In an era of vast inequality where, since 2012, the richest 10% of families received half of all income in America; where the wealth owned by 0.1% of Americans is equivalent to the wealth owned by 90% of Americans. In an era where public sector unions are under attack; where states like Wisconsin and Ohio have joined the south in cracking down on collective bargaining rights; and where our power in the workplace is at the discretion of corporations that think that workers should have no power, the question of how we respond to organized labor and to the needs of workers, has become inseparable from the question of the kind of America we’re becoming, and the kind of America we’re going to be. And the answer isn’t going to come from Washington; it’s not going to come just during election years. In the south, it’s going to come from how Americans as workers and we as supporters of organized labor decide how solidarity should be concentrated. This is especially true after what we saw at the Nissan plant in Canton Mississippi.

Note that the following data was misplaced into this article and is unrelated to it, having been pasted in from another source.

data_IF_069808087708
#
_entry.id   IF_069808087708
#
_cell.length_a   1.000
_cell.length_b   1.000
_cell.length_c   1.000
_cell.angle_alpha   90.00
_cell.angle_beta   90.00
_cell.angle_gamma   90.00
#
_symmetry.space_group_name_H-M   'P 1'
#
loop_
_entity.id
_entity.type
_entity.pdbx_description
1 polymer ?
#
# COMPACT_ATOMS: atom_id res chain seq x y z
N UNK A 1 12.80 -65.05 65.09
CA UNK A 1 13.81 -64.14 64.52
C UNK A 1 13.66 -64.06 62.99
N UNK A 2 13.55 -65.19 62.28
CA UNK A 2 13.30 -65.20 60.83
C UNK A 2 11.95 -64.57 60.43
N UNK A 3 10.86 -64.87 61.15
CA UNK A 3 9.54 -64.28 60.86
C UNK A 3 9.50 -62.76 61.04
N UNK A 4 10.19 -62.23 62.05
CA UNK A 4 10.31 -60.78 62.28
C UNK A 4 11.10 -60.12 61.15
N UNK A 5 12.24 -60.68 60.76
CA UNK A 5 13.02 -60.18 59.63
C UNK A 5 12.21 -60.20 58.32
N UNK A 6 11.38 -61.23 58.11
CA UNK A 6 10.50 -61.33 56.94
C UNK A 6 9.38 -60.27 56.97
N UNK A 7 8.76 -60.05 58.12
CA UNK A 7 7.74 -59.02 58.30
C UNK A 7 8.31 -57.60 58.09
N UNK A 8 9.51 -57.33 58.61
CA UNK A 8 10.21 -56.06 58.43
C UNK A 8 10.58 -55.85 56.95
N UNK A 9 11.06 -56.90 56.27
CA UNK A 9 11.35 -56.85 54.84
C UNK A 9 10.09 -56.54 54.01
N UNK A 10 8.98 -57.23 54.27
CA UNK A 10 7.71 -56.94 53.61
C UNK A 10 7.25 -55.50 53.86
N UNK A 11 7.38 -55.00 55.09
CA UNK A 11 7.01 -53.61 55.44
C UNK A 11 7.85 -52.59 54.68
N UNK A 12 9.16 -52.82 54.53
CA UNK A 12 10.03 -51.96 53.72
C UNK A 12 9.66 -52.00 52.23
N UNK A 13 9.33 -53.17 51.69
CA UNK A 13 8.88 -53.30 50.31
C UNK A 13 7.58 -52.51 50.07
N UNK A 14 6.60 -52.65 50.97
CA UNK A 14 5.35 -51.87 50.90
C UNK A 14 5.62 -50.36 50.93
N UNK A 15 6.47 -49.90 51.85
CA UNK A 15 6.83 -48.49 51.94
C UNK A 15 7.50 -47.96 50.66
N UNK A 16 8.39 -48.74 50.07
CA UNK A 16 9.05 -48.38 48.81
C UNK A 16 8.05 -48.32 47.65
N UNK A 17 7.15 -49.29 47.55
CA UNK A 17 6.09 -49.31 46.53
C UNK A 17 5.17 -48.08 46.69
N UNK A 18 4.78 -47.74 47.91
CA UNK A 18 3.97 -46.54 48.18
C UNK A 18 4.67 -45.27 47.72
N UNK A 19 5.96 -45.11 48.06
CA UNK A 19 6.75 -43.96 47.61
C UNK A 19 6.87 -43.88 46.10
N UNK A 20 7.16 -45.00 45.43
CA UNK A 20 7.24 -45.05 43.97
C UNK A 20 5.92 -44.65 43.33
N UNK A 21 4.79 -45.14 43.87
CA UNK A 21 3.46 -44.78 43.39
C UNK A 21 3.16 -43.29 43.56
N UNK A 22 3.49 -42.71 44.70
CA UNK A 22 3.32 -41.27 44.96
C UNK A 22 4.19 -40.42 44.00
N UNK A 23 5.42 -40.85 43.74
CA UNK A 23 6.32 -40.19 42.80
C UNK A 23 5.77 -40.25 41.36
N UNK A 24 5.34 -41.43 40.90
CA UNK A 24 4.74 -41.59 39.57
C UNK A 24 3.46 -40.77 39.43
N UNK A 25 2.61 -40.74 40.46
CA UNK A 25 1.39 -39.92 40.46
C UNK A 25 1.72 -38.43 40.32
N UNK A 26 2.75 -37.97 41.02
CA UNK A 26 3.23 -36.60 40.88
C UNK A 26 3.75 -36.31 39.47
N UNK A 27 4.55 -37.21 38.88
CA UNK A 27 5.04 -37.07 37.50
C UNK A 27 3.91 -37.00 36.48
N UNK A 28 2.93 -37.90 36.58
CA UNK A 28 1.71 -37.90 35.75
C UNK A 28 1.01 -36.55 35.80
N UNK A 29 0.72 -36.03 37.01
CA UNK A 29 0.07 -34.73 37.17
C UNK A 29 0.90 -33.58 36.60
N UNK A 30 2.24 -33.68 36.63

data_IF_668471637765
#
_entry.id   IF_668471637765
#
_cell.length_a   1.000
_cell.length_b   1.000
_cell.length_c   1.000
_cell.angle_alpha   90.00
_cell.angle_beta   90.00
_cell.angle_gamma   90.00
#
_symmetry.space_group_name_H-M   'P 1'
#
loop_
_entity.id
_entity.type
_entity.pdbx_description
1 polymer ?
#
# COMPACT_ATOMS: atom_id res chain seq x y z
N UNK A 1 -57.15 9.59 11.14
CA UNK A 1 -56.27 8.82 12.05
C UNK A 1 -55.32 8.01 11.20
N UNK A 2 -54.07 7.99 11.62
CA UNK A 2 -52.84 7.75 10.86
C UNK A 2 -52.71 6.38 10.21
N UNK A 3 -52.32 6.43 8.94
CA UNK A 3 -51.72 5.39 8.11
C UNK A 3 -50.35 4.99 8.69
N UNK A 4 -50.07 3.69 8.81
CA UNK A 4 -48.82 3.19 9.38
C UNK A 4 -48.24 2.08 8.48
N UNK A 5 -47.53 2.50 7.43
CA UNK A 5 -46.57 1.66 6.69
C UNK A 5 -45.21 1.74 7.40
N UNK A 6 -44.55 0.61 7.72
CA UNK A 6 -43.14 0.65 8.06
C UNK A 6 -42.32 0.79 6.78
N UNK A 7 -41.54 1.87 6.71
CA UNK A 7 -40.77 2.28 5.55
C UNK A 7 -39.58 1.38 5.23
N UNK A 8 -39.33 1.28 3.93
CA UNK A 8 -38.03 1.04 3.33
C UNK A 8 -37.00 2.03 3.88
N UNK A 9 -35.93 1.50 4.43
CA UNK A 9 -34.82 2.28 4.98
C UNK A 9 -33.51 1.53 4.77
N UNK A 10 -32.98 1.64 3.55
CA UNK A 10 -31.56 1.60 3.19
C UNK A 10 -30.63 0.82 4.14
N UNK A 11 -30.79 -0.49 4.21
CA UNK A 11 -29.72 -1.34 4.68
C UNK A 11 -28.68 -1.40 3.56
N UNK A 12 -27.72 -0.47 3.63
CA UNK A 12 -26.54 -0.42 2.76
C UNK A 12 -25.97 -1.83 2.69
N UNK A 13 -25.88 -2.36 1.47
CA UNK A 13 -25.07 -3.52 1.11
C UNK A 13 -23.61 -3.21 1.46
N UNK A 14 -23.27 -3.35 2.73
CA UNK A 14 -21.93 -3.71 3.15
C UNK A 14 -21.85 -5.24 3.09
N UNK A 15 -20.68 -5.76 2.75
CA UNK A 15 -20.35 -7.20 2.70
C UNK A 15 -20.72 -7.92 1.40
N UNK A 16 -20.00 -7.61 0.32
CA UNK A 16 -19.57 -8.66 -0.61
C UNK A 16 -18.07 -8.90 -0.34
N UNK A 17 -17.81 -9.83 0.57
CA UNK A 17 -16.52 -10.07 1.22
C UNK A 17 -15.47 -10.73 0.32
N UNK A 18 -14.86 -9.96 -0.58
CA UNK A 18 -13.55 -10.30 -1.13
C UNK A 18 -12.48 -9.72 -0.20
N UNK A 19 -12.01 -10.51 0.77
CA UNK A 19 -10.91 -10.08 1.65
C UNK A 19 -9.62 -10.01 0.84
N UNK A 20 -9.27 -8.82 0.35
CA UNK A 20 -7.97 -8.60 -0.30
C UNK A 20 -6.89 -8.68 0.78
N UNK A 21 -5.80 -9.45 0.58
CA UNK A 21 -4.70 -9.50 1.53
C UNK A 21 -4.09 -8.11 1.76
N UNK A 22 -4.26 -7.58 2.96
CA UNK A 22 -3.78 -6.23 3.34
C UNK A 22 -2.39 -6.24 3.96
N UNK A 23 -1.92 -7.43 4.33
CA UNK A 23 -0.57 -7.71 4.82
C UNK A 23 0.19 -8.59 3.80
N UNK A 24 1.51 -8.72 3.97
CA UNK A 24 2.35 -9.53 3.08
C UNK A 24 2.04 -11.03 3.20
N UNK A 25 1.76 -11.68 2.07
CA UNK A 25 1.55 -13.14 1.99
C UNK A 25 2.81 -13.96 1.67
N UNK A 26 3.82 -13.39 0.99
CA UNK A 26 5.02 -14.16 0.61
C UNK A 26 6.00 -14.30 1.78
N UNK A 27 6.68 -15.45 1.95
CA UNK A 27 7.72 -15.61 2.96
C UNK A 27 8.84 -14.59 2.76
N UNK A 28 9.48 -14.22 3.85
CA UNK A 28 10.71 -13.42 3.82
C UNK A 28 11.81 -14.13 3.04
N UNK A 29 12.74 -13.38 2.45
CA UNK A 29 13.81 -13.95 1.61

We know that when unions are strong, that when workers can have a seat at the table, income inequality is lower and wages for all workers are higher. But we also know that the south has a history. Beginning with slavery, the south has had a different understanding of labor, and different ways of conceiving how it should be structured. Where some states thought labor should be paid, parts of the south stole the wages of that labor, just as surely as it stole dignity and lives. Its first strikes were on plantations, not factories. Where people, who were viewed as tools, saw their own humanity stripped and rebelled against plantation owners or ran to the north just for the possibility of having that humanity recognized. When the Civil War and Reconstruction ended and Jim Crow took its place, those same workers found themselves kidnapped and imprisoned under Black Codes and “vagrancy” laws, and leased as convicts to industrializing Montgomery and Birmingham, driving down wages for skilled white workers and miners, while guaranteeing no wage and no freedom for black workers and miners.